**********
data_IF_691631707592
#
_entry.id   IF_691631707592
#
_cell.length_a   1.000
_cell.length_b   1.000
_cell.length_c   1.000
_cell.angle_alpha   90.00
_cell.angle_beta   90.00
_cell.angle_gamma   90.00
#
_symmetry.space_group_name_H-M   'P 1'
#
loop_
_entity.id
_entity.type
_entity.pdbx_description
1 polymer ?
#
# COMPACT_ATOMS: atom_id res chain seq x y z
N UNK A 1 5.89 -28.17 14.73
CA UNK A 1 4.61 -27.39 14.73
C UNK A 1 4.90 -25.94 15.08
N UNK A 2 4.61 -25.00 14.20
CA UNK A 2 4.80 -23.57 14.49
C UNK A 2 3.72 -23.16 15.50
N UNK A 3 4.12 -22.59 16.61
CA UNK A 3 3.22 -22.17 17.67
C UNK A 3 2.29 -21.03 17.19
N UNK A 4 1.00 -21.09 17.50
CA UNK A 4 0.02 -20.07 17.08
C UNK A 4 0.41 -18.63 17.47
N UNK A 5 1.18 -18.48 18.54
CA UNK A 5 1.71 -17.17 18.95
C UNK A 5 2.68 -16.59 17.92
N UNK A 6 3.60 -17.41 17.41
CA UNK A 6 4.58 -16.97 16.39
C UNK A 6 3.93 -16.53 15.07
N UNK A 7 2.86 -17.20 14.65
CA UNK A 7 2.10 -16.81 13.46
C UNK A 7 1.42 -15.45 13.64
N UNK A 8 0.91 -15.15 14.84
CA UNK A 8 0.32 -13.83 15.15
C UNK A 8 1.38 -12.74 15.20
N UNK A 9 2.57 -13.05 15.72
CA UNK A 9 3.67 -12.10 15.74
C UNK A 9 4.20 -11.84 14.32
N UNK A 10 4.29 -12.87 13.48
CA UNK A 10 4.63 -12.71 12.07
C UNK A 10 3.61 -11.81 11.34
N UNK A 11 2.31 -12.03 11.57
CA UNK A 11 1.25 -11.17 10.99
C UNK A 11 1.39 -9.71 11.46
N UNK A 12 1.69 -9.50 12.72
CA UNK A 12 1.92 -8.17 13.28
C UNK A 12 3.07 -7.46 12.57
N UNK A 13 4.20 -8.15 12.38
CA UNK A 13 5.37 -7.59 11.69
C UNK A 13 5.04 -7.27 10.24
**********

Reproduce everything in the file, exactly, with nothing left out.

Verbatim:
data_IF_691631707592
#
_entry.id   IF_691631707592
#
_cell.length_a   1.000
_cell.length_b   1.000
_cell.length_c   1.000
_cell.angle_alpha   90.00
_cell.angle_beta   90.00
_cell.angle_gamma   90.00
#
_symmetry.space_group_name_H-M   'P 1'
#
loop_
_entity.id
_entity.type
_entity.pdbx_description
1 polymer ?
#
# COMPACT_ATOMS: atom_id res chain seq x y z
N UNK A 1 5.89 -28.17 14.73
CA UNK A 1 4.61 -27.39 14.73
C UNK A 1 4.90 -25.94 15.08
N UNK A 2 4.61 -25.00 14.20
CA UNK A 2 4.80 -23.57 14.49
C UNK A 2 3.72 -23.16 15.50
N UNK A 3 4.12 -22.59 16.61
CA UNK A 3 3.22 -22.17 17.67
C UNK A 3 2.29 -21.03 17.19
N UNK A 4 1.00 -21.09 17.50
CA UNK A 4 0.02 -20.07 17.08
C UNK A 4 0.41 -18.63 17.47
N UNK A 5 1.18 -18.48 18.54
CA UNK A 5 1.71 -17.17 18.95
C UNK A 5 2.68 -16.59 17.92
N UNK A 6 3.60 -17.41 17.41
CA UNK A 6 4.58 -16.97 16.39
C UNK A 6 3.93 -16.53 15.07
N UNK A 7 2.86 -17.20 14.65
CA UNK A 7 2.10 -16.81 13.46
C UNK A 7 1.42 -15.45 13.64
N UNK A 8 0.91 -15.15 14.84
CA UNK A 8 0.32 -13.83 15.15
C UNK A 8 1.38 -12.74 15.20
N UNK A 9 2.57 -13.05 15.72
CA UNK A 9 3.67 -12.10 15.74
C UNK A 9 4.20 -11.84 14.32
N UNK A 10 4.29 -12.87 13.48
CA UNK A 10 4.63 -12.71 12.07
C UNK A 10 3.61 -11.81 11.34
N UNK A 11 2.31 -12.03 11.57
CA UNK A 11 1.25 -11.17 10.99
C UNK A 11 1.39 -9.71 11.46
N UNK A 12 1.69 -9.50 12.72
CA UNK A 12 1.92 -8.17 13.28
C UNK A 12 3.07 -7.46 12.57
N UNK A 13 4.20 -8.15 12.38
CA UNK A 13 5.37 -7.59 11.69
C UNK A 13 5.04 -7.27 10.24